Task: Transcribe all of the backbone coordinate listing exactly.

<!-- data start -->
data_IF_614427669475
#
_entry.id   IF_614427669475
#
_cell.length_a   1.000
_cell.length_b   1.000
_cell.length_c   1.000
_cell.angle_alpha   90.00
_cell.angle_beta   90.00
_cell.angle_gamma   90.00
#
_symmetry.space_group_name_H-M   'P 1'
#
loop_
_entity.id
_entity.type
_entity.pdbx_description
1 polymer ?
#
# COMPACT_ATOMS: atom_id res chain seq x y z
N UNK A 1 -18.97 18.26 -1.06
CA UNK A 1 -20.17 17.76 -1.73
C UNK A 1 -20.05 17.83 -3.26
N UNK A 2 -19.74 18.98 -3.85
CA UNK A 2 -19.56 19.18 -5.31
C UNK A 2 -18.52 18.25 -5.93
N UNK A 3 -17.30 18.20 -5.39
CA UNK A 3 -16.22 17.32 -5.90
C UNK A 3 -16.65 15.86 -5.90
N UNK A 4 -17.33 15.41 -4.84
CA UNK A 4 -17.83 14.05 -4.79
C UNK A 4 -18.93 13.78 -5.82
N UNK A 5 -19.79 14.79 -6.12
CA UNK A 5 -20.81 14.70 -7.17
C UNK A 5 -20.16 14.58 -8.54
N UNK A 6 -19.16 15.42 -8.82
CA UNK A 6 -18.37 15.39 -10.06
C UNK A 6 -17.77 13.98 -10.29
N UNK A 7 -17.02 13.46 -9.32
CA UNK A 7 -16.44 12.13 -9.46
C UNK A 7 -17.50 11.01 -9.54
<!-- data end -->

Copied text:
data_IF_614427669475
#
_entry.id   IF_614427669475
#
_cell.length_a   1.000
_cell.length_b   1.000
_cell.length_c   1.000
_cell.angle_alpha   90.00
_cell.angle_beta   90.00
_cell.angle_gamma   90.00
#
_symmetry.space_group_name_H-M   'P 1'
#
loop_
_entity.id
_entity.type
_entity.pdbx_description
1 polymer ?
#
# COMPACT_ATOMS: atom_id res chain seq x y z
N UNK A 1 -18.97 18.26 -1.06
CA UNK A 1 -20.17 17.76 -1.73
C UNK A 1 -20.05 17.83 -3.26
N UNK A 2 -19.74 18.98 -3.85
CA UNK A 2 -19.56 19.18 -5.31
C UNK A 2 -18.52 18.25 -5.93
N UNK A 3 -17.30 18.20 -5.39
CA UNK A 3 -16.22 17.32 -5.90
C UNK A 3 -16.65 15.86 -5.90
N UNK A 4 -17.33 15.41 -4.84
CA UNK A 4 -17.83 14.05 -4.79
C UNK A 4 -18.93 13.78 -5.82
N UNK A 5 -19.79 14.79 -6.12
CA UNK A 5 -20.81 14.70 -7.17
C UNK A 5 -20.16 14.58 -8.54
N UNK A 6 -19.16 15.42 -8.82
CA UNK A 6 -18.37 15.39 -10.06
C UNK A 6 -17.77 13.98 -10.29
N UNK A 7 -17.02 13.46 -9.32
CA UNK A 7 -16.44 12.13 -9.46
C UNK A 7 -17.50 11.01 -9.54